Mammals may use same-sex sexual behavior for conflict resolution, bonding, and more

It's been observed in at least 51 species of non-human primates.
Two chimpanzees share a meal. A new study found that same-sex sexual behavior helps establish and maintain positive social relationships in animals including chimpanzees, bighorn sheep, lions, and wolves.
A new study found that same-sex sexual behavior helps establish and maintain positive social relationships in animals including chimpanzees, bighorn sheep, lions, and wolves. Deposit Photos

Over 1,500 animal species, from bonobos to sea urchins to penguins are known to engage same-sex sexual behavior. Still, scientists don’t understand exactly how it came to be or why it happens. While some say the behavior might have existed since the animal kingdom first arose more than half a billion years ago, it may have actually evolved repeatedly in mammals. A study published October 3 in the journal Nature Communications suggests that the behavior possibly plays an adaptive role in social bonding and reducing conflict, and evolved multiple times.

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The behavior is particularly prevalent in nonhuman primates. It has been observed in at least 51 species from small lemurs up to bigger apes. For one population of male macaques, same-sex sexual behavior may even be a common feature of reproduction and is related to establishing dominance within groups, handling a shortage of different-sex partners, or even reducing tension following aggressive behavior. 

In this new study, the team from institutions in Spain surveyed the available scientific literature to create a database of records of same-sex sexual behavior in mammals. They traced the behavior’s evolution across mammals and tested for any evolutionary relationships with other behaviors.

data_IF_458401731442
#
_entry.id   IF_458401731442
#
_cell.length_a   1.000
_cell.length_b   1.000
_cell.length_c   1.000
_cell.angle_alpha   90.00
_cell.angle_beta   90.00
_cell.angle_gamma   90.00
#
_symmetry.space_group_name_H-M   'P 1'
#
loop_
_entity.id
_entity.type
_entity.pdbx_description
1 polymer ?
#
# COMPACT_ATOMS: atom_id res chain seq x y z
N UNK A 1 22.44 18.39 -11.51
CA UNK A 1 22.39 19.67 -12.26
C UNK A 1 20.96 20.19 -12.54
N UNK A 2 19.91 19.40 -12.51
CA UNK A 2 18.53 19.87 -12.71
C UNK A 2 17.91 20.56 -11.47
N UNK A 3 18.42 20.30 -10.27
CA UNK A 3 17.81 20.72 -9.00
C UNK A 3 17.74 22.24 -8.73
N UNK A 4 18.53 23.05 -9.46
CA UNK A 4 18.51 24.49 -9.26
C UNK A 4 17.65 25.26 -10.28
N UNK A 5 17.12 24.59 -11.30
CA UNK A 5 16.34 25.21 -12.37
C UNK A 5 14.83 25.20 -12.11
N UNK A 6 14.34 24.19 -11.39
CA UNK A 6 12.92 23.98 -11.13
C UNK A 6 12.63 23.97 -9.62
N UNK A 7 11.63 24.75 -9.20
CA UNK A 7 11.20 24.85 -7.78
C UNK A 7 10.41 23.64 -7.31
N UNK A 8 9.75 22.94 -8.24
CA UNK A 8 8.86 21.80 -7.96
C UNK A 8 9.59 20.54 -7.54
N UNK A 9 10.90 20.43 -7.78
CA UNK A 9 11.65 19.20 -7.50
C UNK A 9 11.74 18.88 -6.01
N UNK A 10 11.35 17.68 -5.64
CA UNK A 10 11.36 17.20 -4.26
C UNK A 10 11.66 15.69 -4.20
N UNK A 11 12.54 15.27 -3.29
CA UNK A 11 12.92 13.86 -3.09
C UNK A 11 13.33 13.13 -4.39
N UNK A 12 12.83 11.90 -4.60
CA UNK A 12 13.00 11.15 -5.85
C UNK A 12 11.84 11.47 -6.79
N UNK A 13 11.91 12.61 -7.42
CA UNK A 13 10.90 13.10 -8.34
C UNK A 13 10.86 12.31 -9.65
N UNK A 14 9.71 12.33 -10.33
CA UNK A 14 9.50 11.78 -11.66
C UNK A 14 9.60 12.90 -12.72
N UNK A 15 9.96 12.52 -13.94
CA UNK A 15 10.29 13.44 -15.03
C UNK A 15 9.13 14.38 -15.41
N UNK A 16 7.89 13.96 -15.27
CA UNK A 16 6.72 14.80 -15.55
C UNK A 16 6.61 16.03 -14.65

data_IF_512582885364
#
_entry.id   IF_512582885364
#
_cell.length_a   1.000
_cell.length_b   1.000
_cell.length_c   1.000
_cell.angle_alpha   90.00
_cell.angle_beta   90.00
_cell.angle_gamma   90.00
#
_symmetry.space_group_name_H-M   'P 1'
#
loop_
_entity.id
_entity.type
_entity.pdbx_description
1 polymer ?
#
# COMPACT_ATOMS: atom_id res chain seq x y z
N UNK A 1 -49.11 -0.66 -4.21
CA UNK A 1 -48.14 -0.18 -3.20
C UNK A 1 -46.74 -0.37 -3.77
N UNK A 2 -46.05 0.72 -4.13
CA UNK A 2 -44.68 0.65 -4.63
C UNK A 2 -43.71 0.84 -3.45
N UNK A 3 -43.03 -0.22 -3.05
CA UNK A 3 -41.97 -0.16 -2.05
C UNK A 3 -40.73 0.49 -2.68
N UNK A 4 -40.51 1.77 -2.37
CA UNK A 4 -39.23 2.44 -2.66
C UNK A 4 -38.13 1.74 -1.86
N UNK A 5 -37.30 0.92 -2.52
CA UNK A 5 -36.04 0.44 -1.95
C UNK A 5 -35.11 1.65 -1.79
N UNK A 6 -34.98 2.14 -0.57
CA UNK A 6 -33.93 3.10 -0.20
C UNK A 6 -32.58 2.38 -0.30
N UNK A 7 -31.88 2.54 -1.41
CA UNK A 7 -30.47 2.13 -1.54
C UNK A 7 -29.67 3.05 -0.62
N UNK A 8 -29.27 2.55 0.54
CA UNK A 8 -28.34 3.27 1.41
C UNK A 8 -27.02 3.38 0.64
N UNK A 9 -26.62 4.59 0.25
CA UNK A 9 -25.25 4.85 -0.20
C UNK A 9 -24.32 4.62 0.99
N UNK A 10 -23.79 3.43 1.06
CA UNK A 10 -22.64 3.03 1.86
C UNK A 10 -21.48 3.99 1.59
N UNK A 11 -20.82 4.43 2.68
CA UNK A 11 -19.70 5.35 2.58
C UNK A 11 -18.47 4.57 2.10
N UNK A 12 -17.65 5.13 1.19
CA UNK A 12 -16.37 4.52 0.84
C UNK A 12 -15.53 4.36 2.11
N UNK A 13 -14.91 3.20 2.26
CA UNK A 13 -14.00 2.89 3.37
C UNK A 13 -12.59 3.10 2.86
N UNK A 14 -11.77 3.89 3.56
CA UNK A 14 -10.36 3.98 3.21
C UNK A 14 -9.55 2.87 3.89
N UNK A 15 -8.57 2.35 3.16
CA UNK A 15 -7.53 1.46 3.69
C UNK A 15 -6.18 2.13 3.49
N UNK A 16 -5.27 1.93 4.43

The team found that same-sex sexual behavior is widespread across mammal species, occurs in similar frequency in both males and females, and likely has multiple independent origin points. This analysis found that the behavior helps establish and maintain positive social relationships in animals including chimpanzees, bighorn sheep, lions, and wolves.

“It may contribute to establishing and maintaining positive social relationships,” study co-author José Gómez told The New York Times. “With the current data available, it seems that it has evolved multiple times.” Gómez is an evolutionary biologist at the Experimental Station of Arid Zones in Almería, Spain. 

Importantly, they caution that the study should not be used to explain the evolution of sexual orientation in humans. This research focused on same-sex sexual behavior defined as short-term courtship or mating interactions, instead of a more permanent sexual preference. 

Additionally, male same-sex sexual behavior was likely evolved in species with high rates of male adulticide–-when adult animals kill other adults. The team believes that this suggests the behavior may be an adaptation meant to mitigate the risks of violent conflict between males.

Harvard University primatologist Christine Webb, who did not participate in the study, told The Washington Post that the findings add to other research and widen the scope of what it means for a behavior to be considered adaptive.

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“This general question of evolutionary function—that behavior must aid in survival and reproduction—what this paper is arguing is that reaffirming social bonds, resolving conflicts, managing social tensions, to the extent that same-sex sexual behavior preserves those functions—it’s also adaptive,” Webb said. 

Webb also added that it makes sense that other animals would have sex for a variety of reasons the way that humans do.

The authors caution that these associations could also be driven by other evolutionary factors. Same-sex sexual behavior has also only been carefully studied in a minority of mammal species, so our understanding of the evolution of same-sex sexual behavior may continue to change as more mammalian species are studied.